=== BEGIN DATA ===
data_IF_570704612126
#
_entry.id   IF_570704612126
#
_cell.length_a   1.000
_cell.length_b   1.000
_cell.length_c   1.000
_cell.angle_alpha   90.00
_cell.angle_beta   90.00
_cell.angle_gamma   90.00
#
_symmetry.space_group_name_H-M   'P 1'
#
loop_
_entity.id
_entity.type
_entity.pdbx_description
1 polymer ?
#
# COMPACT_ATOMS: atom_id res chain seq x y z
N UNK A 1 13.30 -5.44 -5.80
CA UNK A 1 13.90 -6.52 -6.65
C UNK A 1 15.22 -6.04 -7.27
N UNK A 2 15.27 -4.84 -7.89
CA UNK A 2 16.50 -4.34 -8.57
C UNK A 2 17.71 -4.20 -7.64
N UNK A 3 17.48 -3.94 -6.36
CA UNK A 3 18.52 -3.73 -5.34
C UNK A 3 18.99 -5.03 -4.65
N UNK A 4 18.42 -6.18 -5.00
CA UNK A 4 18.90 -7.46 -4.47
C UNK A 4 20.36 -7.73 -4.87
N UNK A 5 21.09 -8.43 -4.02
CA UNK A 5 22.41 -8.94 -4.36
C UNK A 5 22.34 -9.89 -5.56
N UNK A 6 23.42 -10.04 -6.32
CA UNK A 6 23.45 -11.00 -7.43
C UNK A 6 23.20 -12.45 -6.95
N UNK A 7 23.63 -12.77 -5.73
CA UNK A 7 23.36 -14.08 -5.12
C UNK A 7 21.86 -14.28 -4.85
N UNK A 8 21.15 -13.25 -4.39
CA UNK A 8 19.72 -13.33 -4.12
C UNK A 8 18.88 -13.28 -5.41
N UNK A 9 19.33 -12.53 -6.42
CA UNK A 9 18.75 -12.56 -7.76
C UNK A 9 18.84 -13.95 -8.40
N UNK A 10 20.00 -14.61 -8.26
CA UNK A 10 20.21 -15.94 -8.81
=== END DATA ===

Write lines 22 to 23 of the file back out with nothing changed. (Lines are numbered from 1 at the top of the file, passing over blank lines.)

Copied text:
CA UNK A 1 13.90 -6.52 -6.65
C UNK A 1 15.22 -6.04 -7.27